Written by: Rachel Morris
Photo courtesy of ‘The Receipts’.
In the dictionary, ‘Receipts’ has 3 definitions,
- the action of receiving something or the fact of its being received.
- a written or printed statement acknowledging that something has been paid for or that goods have been received.
- an amount of money received during a particular period by an organisation or business.
However, in the digital era, it’s taken on a whole new meaning.
Which is why it makes sense that this podcast is called The Receipts. However, they aren’t talking about the kind of receipts that you get from doing your weekly shop, they are talking about the kind of receipt which comes in the form of a screenshot of a conversation or an image of what someone has written online. They’re talking about evidence. You know the kind, we’d be lying if we said we didn’t. I bet almost every single one of you reading this has got receipts in their phone. I know I do.
‘They’ are 3 women; Milena Sanchez, Tolani Shoneys & Audrey Indome who have created a podcast where they talk openly and honestly, giving advice about life, about being female, about men, about their listeners ‘dilemmas’, whilst also bringing their own life and gossip to the table. It’s a podcast that is doing AMAZINGLY well, and rightly so. It’s building a space for all women, especially women of colour, to come and talk and give their perspective at the table.
Initially, when the topic of this blog post was listed, I was buzzing. I asked for it before I could take a moment to think. The content was going to be based around ‘why you should listen to the ‘Receipts’ podcast. I did this before listening because it was already on my list, I had heard great things and I was eager.
“Being cheated on and guys with female friends” was my first episode, I was in the gym on a treadmill just straight up laughing, out loud. I didn’t even care how weird the guy next to me thought I was, my headphones are big enough for people to see that I’m most likely listening to something, so I just let myself react freely.
My first thought whilst laughing out loud and trying to keep a steady pace was “people should listen to this because this is actually real life!” It’s extremely relatable and naturally funny due to the content being drawn from personal experiences as well as their listeners. It’s hard to not have an episode where you’ve experienced something similar. Whether that’s you yourself or someone you know. From the narrative of “crazy” girls, going to the toilet for the first time at your partner’s house, finding out the guy you’ve been talking to is making you the ‘other’ woman to women becoming unpaid detectives.
However, that feeling briefly disappeared when I got about 45 mins into the episode. I just wanted to facepalm. There I was, listening to British women in their late 20s and early 30s talk about friendship and relationship politics like (in my opinion) a bunch of girls in High School.
Having lived in both the U.K and the U.S.A, I’ve found it’s kind of an unspoken norm in the U.K, that “you can’t/shouldn’t be friends with the opposite sex especially, if you have a partner”. Which goes in hand with another unspoken norm, “If you’re a couple and you split up, the friends should also do the same…”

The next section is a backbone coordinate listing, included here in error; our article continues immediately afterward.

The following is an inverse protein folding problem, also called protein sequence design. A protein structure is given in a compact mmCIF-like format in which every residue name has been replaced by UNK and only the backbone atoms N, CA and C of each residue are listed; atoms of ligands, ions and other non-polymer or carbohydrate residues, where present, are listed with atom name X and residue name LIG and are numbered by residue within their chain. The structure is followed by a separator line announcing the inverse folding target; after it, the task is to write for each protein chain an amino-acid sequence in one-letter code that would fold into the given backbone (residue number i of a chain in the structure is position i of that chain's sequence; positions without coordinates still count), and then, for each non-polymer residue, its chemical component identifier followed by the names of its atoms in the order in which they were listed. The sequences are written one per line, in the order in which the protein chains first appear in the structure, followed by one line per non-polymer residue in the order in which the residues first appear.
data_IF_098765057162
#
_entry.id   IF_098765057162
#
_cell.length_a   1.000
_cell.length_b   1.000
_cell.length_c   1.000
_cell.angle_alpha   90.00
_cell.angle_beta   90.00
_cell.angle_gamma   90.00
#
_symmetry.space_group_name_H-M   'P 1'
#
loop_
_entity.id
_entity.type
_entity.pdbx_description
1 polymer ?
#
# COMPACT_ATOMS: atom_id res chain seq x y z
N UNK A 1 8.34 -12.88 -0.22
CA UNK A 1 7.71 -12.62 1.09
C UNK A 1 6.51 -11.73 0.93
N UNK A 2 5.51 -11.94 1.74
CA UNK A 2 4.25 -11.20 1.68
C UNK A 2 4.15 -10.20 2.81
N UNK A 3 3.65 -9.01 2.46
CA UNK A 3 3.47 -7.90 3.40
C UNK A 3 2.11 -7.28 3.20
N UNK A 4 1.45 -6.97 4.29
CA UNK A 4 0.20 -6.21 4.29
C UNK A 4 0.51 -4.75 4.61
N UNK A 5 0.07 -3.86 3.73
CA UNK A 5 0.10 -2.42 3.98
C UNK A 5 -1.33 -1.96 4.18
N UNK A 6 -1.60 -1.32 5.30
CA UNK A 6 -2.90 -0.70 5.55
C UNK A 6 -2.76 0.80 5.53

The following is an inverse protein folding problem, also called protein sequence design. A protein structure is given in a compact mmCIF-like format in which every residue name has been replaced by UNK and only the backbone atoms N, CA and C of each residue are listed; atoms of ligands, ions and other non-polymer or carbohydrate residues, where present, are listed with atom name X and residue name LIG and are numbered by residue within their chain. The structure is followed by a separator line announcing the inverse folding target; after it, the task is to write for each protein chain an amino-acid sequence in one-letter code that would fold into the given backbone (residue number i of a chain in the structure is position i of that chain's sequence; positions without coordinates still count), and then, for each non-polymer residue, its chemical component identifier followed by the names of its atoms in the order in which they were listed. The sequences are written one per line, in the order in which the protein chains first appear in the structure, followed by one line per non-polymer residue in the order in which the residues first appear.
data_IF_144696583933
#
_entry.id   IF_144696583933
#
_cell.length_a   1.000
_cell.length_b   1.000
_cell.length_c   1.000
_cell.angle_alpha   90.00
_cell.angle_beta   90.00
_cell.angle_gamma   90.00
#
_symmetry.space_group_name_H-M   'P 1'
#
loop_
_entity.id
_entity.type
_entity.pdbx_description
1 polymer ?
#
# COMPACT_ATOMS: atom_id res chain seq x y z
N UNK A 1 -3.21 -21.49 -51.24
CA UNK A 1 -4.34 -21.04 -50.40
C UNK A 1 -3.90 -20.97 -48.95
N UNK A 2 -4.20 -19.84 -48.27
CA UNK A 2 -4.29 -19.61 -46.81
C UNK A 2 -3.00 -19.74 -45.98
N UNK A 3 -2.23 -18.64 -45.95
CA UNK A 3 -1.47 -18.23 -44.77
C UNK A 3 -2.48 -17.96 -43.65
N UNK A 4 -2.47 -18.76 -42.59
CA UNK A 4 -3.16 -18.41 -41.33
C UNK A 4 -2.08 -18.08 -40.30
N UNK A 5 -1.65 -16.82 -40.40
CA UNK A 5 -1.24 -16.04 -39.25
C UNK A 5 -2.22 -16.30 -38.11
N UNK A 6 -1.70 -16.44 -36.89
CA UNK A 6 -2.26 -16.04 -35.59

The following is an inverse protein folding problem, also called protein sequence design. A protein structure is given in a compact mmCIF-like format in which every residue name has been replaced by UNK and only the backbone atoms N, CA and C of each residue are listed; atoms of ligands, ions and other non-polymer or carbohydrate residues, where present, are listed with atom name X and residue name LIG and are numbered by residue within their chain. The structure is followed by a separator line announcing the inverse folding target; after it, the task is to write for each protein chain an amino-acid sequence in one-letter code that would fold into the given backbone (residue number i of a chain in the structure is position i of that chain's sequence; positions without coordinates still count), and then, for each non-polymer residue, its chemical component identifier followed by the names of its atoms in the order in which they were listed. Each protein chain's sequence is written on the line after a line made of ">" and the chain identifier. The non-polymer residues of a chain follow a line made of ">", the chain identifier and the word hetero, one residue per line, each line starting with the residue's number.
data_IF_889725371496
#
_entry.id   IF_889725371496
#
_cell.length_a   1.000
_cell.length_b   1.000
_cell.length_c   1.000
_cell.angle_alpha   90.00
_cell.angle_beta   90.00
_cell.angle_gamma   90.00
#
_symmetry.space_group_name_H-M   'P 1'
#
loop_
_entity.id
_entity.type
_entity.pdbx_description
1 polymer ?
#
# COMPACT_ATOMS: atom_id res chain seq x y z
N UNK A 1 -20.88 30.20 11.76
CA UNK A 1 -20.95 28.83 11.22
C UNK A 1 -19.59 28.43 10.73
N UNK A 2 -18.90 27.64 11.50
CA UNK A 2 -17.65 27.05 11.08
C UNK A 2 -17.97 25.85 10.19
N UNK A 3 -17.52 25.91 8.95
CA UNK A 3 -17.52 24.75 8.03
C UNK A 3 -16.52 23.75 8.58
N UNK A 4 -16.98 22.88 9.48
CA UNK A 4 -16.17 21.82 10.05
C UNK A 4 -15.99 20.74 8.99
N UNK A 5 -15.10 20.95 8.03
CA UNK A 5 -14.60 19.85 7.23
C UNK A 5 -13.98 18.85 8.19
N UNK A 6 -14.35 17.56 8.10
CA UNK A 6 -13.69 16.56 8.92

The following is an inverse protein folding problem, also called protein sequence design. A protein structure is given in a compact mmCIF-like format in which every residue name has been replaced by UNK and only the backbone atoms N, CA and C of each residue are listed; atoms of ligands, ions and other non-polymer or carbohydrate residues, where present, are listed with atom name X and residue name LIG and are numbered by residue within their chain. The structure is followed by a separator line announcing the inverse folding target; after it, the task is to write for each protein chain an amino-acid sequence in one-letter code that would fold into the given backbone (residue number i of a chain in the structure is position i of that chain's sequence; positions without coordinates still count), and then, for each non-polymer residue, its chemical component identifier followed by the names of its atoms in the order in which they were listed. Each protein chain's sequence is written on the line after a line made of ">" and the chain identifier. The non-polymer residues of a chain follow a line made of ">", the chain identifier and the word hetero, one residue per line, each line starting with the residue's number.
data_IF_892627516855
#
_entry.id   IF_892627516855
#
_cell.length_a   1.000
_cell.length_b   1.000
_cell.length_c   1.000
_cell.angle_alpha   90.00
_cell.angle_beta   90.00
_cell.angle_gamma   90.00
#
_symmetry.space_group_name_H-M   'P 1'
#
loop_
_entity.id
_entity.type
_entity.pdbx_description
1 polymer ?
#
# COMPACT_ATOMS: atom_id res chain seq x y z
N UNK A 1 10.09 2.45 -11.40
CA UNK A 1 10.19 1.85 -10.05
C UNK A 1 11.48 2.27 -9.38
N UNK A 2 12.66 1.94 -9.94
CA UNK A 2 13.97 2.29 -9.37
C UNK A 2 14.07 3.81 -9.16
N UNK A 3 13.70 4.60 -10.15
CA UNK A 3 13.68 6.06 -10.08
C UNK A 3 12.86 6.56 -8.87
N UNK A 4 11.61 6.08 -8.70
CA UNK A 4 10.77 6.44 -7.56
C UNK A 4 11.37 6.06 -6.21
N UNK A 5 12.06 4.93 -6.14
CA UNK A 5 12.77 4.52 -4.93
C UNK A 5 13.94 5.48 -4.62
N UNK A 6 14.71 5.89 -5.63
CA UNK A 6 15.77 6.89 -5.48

I’m not saying we shouldn’t be honest because it’s genuine and obviously A LOT of people feel this way, but should we be encouraging this way of thinking? Shouldn’t we be changing it? Granted, one of the women did actually try and say how she didn’t really feel the same as the other two, but her voice was kind drowned out.
With growing up in America, men and women are friends and friends stay friends after breakups. I watched my parents remain friends with couples who broke up, never leaving anyone out and not taking the decision of inviting one and not the other. That decision was left to the two people involved, and no one was ever hurt. So, I know it’s possible.
What goes on between a couple is nothing to do with others (providing they don’t drag others into it etc). If two people are together for a long time it’s natural for them to become friends with each other’s friends. You don’t get into a relationship and keep it going for years with the vision “Oh I won’t be close because I predict we might break up”. If you do get close, why should one person lose those people out of loyalty or in an effort to be frowned upon by others and not what they actually want? Bonds are built over time – a breakup shouldn’t have to extend to friends, but this view became a running theme in a few of The Receipts episodes. I feel with that many listeners – it would be good to have an opposing opinion on that topic voiced regularly on the podcast.
At the end of the day, my reasons for disliking this specific way of thinking amplified in a few episodes of the podcast isn’t a reason not to listen. These women aren’t therapists. They’re your everyday British women sharing their personal opinions, just like your female friends. Which is the beauty of this podcast, you feel like you’re sitting down in a conversation with your mates. They just have views which are typical of British culture, I can’t change it by getting annoyed and turning it off. I would just miss out on a podcast I otherwise enjoy.
People don’t like what they don’t understand, so I suppose although I don’t like this particular view present in a few episodes… I’m listening to them in order for me to understand the thinking of so many that do. After all, isn’t that what listening is all about?
Podcasts I really love:
1) Terrible, thanks for asking.
2) Shagged, Married, annoyed
3) Hip Hop saved my life
5) About Race with Reni Eddo-Lodge
6) Estee Lalonde – The heart of it
7) My Favourite Murder
8) The Girls Bathroom